A federal jury in Dallas on Monday found an Islamic charity and five men linked to it guilty on all charges in a lengthy case linked to the funneling of over $12 million to the Palestinian group Hamas, which the United States considers a terrorist organization. The verdict, delivered on the eighth day of deliberations, capped a grueling process that included a messy mistrial last year on most of the charges that led to the retrial, underscoring the difficulty of securing convictions in such cases. The Holy Land Foundation was one of the biggest Islamic charities in the United States before its closure late in 2001 and said then that it focused on disaster relief and aid to Palestinian refugees. Prosecutors said money was funneled to the militant group Hamas, which seized Gaza last year after routing the forces of Palestinian President Mahmoud Abbas and is pushing for an independent Palestinian state. “Today’s verdicts are important milestones in America’s efforts against financiers of terrorism,” Patrick Rowan, Assistant Attorney General for National Security, said in a statement. The accused signaled through a spokesman that they would appeal the verdicts which could see at least two of them face life in prison. Local media reported that no sentencing date had been set yet…….The five men on trial were Shukri Abu Baker, Mohammad El-Mezain, Ghassan Elashi, Mufid Abdulqader and Abdulrahman Odeh. Two others also charged in the case are believed to be in the Middle East and are considered fugitives. Collectively, the five men and the charity itself faced over 100 counts and guilty verdicts were delivered across the board.Elashi, who helped found the charity, and Baker, its former head, both face the possibility of life in prison……. The charges included conspiracy to support a foreign terrorist organization, money laundering and tax fraud.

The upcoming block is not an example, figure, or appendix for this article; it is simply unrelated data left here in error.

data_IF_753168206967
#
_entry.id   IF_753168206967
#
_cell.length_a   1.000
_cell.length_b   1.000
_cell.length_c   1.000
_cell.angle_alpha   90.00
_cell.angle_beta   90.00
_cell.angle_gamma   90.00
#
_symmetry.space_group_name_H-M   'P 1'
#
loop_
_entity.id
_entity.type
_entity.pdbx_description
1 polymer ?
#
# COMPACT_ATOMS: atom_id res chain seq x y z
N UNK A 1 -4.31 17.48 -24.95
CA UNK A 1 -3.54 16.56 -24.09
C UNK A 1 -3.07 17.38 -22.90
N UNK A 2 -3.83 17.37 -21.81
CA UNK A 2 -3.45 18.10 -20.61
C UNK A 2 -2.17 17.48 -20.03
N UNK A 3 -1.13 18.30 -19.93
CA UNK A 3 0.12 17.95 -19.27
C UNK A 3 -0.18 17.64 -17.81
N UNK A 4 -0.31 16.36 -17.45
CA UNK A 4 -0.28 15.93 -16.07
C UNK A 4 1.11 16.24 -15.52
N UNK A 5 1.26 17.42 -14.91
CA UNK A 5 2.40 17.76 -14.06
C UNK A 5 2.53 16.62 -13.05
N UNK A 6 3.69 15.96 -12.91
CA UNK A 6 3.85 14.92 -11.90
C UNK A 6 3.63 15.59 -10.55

The HLF was the largest Palestinian charity in the U.S. and was intimately associated with the U.S. Muslim Brotherhood whose organizations consistently supported HLF throughout the two trials. One of the first Brotherhood reactions to the convictions came from a group known as “Hungry for Justice, a coalition of U.S Muslim Brotherhood and allied organizations:
“While we respect the jury’s decision, we believe this unjust and un-American verdict will be overturned on appeal,” said Khalil Meek, a spokesman with Hungry for Justice, a support group for the accused. “The criminalization of legitimate charitable giving is not just an attack on the American Muslim community; it is an attack on every American who believes in the moral duty to feed the hungry, clothe the poor, and heal the sick,” he said in a statement.
Among the more significant developments during the history of the prosecution was the public release of a cache of U.S. Brotherhood documents discovered in the backyard of one of the defendants that revealed the previously unknown covert structures of the Brotherhood in the U.S. Also significant was the naming of many of the U.S. Brotherhood leaders and organizations as unindicted coconspirators in the case, a move which is still being fought by those same groups and individuals.